Previously, I noted my ignorance of Googlisms. Well, it appears that I'm also ignorant about Internet memes (and, as a folklorist, I should really be ashamed to admit that on several levels).
I've certainly received and participated in Internet memes without knowing that they had a name (again, "Duh, isn't that the exact experience students have in an intro to folklore class?"). But, unsurprisingly, the Wikipedia entry linked above is woefully insufficient.
So, if someone could explain Internet memes to me more thoroughly, I'd appreciate it. And tell me how they get their numbers...is this the techno-nerd-savvy version of knowing the tale-type number of Little Red Riding Hood? (AT333, BTW.)
Anyway, here's "meme 123," which I stumbled across recently, and which the rest of you probably have known about for years:
1) Pick up the nearest book.
2) Open it to page 123.
3) Find the fifth sentence.
4) Post the next three sentences.
5) Pass the meme on to five more people, and acknowledge the person who tagged you.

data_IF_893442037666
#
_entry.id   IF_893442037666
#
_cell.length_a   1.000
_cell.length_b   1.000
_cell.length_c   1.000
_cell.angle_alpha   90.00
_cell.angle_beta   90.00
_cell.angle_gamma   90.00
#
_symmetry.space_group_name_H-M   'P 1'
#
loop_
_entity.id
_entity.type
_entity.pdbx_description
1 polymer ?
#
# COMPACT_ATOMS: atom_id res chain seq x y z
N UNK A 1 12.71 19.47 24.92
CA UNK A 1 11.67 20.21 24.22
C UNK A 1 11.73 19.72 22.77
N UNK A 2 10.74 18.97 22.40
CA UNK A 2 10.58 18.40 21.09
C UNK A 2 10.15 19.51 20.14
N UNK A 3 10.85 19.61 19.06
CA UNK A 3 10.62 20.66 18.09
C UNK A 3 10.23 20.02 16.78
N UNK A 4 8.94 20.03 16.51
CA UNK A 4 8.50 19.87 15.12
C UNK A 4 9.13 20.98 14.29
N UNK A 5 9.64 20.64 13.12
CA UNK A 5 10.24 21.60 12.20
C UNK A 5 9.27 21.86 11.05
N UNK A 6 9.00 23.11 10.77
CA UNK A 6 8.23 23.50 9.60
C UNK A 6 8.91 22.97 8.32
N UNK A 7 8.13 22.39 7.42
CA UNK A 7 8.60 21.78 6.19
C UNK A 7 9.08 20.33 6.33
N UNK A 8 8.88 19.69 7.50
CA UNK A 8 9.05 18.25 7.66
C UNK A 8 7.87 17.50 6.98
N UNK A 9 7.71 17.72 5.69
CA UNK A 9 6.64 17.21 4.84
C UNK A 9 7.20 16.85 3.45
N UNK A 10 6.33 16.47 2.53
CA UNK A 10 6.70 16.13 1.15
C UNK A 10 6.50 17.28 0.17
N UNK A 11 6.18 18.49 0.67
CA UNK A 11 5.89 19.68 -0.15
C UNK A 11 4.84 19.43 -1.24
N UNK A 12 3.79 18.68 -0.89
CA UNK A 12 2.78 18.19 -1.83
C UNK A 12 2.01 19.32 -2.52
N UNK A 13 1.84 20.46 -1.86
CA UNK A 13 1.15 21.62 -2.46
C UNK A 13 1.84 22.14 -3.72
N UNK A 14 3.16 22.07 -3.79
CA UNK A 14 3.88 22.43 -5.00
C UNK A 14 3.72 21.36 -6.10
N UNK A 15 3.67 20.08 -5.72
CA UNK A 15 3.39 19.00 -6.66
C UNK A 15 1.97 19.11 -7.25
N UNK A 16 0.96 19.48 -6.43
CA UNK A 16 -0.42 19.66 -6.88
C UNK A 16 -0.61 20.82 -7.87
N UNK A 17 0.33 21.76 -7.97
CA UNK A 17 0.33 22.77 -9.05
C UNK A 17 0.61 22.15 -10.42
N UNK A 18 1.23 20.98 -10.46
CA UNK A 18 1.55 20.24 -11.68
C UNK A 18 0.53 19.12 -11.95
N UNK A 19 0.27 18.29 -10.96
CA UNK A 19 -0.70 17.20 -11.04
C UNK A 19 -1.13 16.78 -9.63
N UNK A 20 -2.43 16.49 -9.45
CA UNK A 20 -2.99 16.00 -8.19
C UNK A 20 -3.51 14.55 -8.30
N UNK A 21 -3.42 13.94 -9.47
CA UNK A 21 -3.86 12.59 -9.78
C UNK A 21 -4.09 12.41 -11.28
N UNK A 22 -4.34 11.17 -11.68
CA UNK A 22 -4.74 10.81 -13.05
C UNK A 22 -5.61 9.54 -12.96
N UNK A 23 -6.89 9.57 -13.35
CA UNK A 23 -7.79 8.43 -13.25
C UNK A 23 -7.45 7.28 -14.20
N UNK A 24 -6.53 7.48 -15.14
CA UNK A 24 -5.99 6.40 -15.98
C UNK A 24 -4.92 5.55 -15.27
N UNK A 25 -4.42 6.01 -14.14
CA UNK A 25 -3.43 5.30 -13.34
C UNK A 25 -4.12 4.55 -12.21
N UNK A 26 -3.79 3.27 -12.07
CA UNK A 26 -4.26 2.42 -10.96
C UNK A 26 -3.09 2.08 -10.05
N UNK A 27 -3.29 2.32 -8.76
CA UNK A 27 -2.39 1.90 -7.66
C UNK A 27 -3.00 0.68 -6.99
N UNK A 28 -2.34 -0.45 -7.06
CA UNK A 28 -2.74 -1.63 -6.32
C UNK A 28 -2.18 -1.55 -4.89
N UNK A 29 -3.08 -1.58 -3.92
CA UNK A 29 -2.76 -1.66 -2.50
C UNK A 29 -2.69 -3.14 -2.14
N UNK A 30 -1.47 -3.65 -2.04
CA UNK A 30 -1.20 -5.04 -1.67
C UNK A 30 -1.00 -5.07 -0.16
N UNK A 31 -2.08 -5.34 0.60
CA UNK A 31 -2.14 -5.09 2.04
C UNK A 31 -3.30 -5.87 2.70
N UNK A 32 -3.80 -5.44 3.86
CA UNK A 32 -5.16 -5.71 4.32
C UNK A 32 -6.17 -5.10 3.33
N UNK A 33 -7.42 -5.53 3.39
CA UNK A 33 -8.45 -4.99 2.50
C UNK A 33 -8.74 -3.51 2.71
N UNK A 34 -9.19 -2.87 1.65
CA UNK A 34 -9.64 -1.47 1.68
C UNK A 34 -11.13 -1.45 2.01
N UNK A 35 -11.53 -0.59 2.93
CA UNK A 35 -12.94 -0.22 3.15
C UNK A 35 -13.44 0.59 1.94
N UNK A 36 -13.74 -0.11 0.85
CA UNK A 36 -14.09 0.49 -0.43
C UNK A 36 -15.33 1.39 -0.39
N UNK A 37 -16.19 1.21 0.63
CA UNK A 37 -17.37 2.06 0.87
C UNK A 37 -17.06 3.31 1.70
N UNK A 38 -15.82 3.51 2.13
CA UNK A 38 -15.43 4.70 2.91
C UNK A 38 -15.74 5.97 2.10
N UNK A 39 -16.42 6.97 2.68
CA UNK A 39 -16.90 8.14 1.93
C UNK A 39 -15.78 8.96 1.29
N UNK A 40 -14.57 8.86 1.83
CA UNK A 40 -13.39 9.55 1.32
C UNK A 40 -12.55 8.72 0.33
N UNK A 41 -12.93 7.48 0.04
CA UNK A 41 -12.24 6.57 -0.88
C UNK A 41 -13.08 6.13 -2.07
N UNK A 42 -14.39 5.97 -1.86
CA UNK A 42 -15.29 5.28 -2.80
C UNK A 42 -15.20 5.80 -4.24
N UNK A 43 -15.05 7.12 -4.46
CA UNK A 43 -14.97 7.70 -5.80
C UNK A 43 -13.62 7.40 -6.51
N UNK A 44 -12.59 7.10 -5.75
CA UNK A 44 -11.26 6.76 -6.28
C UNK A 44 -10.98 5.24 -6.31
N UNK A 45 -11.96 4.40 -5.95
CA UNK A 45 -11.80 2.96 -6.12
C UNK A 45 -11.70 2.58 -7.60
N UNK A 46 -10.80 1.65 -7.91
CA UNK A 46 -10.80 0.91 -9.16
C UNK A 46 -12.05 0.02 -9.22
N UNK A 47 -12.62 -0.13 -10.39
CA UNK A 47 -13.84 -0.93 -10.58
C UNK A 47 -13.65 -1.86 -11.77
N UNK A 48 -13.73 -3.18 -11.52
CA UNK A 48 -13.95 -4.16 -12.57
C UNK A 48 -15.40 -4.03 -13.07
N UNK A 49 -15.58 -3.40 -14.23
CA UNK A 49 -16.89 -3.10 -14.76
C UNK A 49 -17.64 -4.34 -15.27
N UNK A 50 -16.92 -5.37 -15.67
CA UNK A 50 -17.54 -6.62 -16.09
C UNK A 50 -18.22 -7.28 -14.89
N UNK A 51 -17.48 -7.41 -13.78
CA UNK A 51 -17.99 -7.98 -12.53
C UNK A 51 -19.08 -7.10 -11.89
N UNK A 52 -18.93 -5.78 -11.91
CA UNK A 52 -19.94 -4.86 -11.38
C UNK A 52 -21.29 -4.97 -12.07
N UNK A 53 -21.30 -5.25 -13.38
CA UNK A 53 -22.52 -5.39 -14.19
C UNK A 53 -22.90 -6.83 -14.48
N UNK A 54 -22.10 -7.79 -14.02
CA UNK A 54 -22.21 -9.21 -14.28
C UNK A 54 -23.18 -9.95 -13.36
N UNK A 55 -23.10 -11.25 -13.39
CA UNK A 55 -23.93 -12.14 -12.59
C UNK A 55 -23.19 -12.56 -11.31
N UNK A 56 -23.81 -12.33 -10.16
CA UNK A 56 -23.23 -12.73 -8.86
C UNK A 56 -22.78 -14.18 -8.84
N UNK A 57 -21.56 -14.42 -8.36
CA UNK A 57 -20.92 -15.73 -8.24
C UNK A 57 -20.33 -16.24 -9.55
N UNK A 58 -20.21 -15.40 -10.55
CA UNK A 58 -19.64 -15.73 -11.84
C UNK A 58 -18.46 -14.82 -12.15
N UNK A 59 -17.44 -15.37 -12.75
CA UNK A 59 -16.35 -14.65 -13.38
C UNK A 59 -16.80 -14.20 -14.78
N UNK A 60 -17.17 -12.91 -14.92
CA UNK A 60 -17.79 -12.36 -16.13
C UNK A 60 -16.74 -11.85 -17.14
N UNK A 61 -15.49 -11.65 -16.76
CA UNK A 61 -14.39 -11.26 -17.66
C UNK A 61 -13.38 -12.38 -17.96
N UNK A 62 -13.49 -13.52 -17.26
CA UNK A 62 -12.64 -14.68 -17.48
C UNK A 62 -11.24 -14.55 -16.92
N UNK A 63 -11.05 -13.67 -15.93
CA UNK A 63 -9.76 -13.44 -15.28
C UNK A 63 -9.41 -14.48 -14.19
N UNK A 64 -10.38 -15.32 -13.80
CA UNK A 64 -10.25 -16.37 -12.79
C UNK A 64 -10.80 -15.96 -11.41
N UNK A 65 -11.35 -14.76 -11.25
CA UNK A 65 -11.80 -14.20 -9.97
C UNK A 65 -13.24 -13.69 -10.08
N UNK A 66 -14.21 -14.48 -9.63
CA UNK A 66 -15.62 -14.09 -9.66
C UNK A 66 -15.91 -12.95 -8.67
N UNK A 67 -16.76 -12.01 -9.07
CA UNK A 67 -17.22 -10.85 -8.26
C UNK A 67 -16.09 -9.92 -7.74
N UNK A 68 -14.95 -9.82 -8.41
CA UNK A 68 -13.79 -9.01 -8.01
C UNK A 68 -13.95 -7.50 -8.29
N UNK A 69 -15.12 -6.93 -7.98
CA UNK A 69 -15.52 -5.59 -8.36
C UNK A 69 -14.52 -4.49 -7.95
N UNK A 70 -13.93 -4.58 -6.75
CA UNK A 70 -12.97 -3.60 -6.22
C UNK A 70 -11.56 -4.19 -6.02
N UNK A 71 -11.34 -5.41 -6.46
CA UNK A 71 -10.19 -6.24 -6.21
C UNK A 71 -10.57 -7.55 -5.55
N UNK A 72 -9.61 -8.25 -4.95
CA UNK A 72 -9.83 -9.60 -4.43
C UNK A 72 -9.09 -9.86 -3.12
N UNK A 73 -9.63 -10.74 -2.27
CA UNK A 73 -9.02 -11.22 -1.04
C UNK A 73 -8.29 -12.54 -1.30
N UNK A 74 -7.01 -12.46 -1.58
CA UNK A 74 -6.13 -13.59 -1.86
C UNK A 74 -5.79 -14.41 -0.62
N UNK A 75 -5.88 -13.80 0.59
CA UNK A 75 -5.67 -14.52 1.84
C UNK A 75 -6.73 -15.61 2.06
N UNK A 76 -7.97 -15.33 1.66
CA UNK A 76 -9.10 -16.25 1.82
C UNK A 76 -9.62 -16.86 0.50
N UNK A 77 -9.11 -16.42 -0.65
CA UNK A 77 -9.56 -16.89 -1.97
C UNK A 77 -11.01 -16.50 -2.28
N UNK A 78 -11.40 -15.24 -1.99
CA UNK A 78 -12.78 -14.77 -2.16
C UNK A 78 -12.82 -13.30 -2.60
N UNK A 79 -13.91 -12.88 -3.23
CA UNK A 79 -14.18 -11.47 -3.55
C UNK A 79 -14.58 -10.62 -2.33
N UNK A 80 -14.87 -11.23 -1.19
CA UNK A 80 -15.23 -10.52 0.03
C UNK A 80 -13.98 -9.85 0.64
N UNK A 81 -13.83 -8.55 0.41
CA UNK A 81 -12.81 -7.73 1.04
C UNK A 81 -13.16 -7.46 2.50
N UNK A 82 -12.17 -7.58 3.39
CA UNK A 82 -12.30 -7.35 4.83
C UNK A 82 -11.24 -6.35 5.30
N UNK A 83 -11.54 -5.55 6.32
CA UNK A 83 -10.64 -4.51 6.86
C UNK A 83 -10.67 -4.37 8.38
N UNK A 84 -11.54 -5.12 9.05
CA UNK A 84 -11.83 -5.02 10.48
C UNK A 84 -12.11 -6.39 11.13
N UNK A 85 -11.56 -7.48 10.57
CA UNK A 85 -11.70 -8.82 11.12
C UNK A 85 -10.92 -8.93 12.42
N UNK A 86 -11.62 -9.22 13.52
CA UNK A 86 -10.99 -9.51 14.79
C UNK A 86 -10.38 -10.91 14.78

At the moment, I'm reading The Suspicions of Mr. Whicher by Kate Summerscale. It's a terrific work of non-fiction that the author has structured like a classic English country-house mystery, since the case she describes here--the gruesome 1860 murder of a three-year old boy--was, in fact, the real-life prototype of that genre. (She does a great job of showing how later 19th-century detective novels borrow elements of the case, thus prolonging its notoriety.)
So, here's what's on page 123:
"In its influential editorial on the Road Hill murder, the Morning Post alluded to this case: 'That it should be a child [who killed Saville] would be incredible if Eugenie Plummer had not taught us to what length the wicked precocity of of some children will extend.' Eugenie's precocity was sexual, but it also rested in her cool deceit, her composure under pressure, the containment and channeling of her disturbance into bare lies. If newspaper readers had been horrified to find a clergyman convicted of sexually molesting a child in 1859, they must have been even more disturbed, a year later, to find the situation had been turned upside down to revel the child as the agent of evil, a creature who had undone a man's life with her lewd imaginings."
Oh, those wacky Victorians! (Hmm--there are strings of phrases in that excerpt that are likely to bring in a lot of unfortunate traffic. Ah well.)
Anyway, that passage both gives a taste of the text and doesn't do it justice. While I will say that Summerscale does get bogged down in documentation in some places (do we really need so many quotes from contemporary newspapers and letters?), for the most part, she accomplishes a difficult feat: putting together a text that is gripping, suspenseful, and scholarly all at once.